Three are a few important historical structures in Boulder; for such a small city, we have our share of history in our landmarks, from Macky Auditorium to Old Main to several residences all with a famous architect or a noteworthy design or story all their own. But perhaps no historical building is more recognizable and noteworthy than the Hotel Boulderado.
The Boulderado first opened its doors in 1908, with a New Year’s gala celebration. Its first guests stayed the next night, fresh in the year 1909. Ever since then, the Boulderado’s New Year celebration is famously one of the very best ways to ring in the new year in Colorado (certainly in Boulder).
Architecturally The Boulderado is described as a combination of Italian Renaissance and Spanish Revival styles, designed by William Redding and Son. Like so many buildings in Boulder, the Boulderado stands out with its red colored brick. This is a theme of design all over Boulder (using our unusual red sandstone’s natural native beauty to good effect), and the bricks echo this theme, making the hotel visible even from several local hikes. One of the most beautiful architectural components of the Boulderado is its huge stained glass ceiling, too–which has a history itself of damage and refurbishing.
Of course it wouldn’t be an old hotel with history, if some of that history doesn’t turn to the supernatural. Like other old landmarks in the area (the Stanley Hotel springs to mind), the Boulderado is said to be haunted. Rooms 302 and 304 have been host to reported sightings of white ghostly humanlike figures, strange voices and other noises. Many Boulderado employees have reported unexplained phenomena as well. Perhaps a visit to rooms 302 or 304 would be in order this upcoming Halloween…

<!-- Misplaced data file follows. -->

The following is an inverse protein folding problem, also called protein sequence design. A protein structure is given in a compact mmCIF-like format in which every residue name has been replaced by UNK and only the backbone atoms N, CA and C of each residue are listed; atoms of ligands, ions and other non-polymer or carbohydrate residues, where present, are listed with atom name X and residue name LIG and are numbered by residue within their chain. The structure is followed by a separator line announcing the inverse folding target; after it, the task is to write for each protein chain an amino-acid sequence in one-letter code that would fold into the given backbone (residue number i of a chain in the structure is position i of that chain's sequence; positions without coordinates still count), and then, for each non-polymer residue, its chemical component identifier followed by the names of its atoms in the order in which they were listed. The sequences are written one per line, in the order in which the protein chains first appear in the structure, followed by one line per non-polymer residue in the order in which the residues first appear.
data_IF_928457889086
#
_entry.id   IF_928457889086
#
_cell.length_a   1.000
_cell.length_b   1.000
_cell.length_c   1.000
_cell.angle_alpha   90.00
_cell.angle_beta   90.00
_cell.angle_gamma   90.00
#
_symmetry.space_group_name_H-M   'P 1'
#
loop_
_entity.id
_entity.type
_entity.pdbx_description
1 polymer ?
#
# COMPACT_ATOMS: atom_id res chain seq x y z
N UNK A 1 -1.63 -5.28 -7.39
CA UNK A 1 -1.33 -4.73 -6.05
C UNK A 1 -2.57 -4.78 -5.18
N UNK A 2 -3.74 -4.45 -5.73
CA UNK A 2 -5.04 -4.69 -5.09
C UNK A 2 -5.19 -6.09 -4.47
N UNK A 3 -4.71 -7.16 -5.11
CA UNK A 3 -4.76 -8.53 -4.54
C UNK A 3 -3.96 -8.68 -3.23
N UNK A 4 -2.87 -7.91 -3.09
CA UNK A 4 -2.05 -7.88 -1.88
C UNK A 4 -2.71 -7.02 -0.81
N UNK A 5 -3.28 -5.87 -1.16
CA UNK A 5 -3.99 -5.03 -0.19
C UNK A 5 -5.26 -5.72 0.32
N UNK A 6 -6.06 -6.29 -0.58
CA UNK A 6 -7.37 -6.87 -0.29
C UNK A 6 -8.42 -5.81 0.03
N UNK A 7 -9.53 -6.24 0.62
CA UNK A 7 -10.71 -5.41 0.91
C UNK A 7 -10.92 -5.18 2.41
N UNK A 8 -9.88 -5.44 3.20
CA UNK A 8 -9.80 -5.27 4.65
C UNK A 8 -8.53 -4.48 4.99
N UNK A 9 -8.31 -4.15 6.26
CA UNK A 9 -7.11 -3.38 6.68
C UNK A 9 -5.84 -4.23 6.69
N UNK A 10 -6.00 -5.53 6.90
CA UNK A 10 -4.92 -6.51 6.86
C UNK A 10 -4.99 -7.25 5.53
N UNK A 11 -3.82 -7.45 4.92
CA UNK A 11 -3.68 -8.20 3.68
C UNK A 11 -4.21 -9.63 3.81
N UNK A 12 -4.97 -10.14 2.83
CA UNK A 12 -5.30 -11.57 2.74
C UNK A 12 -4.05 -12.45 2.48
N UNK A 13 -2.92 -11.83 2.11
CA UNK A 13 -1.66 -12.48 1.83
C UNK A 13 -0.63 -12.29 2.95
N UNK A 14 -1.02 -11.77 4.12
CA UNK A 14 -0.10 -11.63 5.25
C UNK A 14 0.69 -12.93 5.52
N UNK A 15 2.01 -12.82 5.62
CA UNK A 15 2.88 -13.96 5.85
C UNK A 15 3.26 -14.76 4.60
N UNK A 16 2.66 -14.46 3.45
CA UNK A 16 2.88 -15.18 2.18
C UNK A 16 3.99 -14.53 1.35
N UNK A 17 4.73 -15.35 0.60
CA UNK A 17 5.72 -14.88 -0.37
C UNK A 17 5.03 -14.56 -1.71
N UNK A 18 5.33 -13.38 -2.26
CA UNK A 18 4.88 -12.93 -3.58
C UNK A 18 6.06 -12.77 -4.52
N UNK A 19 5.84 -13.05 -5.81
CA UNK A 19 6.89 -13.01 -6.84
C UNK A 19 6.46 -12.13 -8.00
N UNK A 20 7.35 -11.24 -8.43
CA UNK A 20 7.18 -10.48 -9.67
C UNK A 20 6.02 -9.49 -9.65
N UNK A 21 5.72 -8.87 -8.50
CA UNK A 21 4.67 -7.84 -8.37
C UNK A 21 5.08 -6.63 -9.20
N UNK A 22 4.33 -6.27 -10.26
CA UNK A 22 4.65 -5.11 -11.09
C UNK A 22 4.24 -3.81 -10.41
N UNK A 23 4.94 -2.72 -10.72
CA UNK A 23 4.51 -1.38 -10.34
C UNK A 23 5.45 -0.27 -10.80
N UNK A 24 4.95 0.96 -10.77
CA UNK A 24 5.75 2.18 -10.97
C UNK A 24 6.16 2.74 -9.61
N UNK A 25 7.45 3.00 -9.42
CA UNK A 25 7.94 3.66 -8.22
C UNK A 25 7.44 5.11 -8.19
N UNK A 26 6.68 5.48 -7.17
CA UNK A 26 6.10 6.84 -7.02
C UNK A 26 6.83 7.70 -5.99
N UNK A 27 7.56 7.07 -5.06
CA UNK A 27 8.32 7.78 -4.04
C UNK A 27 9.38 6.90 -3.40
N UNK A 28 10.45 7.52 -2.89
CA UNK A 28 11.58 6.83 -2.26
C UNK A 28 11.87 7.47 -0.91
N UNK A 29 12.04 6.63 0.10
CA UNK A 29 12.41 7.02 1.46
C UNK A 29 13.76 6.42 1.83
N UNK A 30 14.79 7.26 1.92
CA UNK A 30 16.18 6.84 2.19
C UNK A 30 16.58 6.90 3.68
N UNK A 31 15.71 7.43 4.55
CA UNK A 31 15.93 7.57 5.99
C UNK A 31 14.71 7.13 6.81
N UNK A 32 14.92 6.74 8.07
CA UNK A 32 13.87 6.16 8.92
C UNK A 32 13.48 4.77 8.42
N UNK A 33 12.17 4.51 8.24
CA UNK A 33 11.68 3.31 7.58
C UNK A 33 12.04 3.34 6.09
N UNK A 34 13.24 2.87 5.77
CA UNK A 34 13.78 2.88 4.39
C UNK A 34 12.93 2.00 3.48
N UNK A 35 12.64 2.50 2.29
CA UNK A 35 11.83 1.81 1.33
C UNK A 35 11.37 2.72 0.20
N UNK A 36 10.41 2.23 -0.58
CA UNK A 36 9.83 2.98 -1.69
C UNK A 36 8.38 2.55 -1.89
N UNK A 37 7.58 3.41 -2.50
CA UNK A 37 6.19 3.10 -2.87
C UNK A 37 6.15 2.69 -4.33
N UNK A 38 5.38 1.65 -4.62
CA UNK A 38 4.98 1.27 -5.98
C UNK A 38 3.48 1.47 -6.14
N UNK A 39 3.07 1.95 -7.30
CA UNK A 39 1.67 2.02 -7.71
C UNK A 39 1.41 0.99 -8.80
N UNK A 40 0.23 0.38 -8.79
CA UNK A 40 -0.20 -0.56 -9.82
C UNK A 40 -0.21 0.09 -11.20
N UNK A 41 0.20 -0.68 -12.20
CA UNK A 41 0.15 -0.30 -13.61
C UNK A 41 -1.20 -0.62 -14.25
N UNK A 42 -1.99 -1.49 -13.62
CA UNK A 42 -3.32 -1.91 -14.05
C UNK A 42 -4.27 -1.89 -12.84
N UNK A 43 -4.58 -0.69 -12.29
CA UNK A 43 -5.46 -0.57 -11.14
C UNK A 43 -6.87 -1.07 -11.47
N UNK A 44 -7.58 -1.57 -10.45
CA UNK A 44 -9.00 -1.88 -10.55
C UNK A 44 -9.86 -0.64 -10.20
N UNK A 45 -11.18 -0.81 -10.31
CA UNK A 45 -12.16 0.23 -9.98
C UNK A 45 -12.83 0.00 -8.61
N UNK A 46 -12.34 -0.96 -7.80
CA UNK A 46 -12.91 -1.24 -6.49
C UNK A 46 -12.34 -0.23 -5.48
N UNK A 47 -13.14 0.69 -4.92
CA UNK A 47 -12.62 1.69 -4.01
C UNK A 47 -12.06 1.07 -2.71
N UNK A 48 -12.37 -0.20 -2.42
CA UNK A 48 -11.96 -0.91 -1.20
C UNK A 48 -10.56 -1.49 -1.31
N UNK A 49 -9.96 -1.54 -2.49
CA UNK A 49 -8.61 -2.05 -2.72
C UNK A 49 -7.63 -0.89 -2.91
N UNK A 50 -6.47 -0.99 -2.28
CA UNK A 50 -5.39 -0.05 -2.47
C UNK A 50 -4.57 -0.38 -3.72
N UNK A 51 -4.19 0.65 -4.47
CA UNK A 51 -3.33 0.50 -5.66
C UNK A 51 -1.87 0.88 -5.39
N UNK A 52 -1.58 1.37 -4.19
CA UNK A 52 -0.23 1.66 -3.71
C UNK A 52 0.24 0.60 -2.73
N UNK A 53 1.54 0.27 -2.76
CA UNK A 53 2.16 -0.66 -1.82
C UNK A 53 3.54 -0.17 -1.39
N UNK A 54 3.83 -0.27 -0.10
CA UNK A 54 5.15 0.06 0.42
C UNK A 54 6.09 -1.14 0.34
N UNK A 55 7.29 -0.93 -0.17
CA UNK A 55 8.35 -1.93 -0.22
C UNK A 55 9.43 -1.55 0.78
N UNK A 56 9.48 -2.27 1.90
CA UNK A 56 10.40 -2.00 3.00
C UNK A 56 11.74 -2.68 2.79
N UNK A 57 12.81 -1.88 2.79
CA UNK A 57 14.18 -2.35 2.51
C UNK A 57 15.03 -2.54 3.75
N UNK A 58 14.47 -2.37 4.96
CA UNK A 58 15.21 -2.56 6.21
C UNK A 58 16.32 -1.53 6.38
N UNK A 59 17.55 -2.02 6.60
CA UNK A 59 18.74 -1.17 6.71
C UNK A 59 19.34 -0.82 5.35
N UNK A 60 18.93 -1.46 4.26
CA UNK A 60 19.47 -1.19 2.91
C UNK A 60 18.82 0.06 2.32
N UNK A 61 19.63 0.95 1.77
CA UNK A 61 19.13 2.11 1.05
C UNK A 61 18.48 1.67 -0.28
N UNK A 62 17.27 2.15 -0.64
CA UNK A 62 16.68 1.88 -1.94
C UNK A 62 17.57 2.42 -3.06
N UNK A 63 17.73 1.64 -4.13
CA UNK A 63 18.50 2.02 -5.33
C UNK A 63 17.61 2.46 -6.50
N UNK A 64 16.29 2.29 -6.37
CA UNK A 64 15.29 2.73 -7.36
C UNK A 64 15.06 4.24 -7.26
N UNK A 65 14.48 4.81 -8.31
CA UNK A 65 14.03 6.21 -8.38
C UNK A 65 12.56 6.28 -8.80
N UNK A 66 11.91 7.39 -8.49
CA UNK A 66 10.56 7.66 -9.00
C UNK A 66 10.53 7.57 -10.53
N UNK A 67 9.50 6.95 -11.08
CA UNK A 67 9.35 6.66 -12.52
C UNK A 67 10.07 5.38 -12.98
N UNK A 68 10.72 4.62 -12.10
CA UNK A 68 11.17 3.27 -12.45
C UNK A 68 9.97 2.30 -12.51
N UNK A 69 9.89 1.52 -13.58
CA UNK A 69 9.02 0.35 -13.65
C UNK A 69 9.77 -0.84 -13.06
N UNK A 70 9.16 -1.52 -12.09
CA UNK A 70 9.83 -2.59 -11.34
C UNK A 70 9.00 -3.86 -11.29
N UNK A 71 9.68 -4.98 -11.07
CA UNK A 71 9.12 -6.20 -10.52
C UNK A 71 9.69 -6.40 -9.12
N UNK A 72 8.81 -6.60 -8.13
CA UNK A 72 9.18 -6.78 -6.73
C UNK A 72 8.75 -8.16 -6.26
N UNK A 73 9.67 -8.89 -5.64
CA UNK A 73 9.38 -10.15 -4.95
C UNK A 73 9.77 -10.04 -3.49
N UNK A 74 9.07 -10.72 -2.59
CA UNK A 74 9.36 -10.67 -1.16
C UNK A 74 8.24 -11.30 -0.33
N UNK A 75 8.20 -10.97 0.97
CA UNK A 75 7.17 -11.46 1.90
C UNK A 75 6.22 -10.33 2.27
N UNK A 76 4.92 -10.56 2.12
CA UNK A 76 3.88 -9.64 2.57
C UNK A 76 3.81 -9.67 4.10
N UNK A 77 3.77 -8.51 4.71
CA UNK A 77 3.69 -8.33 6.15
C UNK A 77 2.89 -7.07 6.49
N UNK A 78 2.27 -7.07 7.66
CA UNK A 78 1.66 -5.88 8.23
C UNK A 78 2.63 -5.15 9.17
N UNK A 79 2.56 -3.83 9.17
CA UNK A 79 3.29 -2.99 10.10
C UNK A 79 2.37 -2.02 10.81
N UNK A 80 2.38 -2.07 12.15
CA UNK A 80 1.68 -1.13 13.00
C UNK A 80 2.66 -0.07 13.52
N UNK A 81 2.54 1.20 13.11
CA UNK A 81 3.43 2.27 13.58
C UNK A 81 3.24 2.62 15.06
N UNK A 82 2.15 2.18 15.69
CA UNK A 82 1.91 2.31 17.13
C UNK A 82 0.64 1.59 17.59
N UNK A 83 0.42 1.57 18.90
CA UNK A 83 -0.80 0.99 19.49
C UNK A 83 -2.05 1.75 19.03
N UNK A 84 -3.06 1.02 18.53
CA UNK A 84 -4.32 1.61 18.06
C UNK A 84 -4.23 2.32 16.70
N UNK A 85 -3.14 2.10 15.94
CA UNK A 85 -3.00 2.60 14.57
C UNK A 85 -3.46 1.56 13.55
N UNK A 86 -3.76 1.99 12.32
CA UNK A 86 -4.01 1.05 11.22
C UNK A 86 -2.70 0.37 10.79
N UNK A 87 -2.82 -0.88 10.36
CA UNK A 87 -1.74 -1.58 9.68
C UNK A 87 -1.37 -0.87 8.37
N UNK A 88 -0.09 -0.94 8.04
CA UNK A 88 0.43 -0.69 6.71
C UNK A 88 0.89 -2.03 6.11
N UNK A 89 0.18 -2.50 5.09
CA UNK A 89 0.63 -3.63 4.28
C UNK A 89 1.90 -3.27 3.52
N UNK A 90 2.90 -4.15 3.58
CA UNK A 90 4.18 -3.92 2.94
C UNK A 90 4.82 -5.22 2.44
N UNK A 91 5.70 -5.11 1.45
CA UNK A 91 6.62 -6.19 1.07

Not only is the hotel an icon in Boulder hotspots, but the bar below it is also storied in Boulder’s past. Erstwhile the Catacombs, now License no. 1 is the go to place to go for a comfortable, speakeasy-style atmosphere. In fact, their slogan is “serving since 1909; legally since 1967.” Of course there’s also Q’s and The Corner Bar as working parts of the Boulderado, but License No. 1 has a parallel history, and in fact now in its refurbished state has much of this history on display.
Image Credit: Boulderado Ceiling – via Creative Commons license, front view via Wikipedia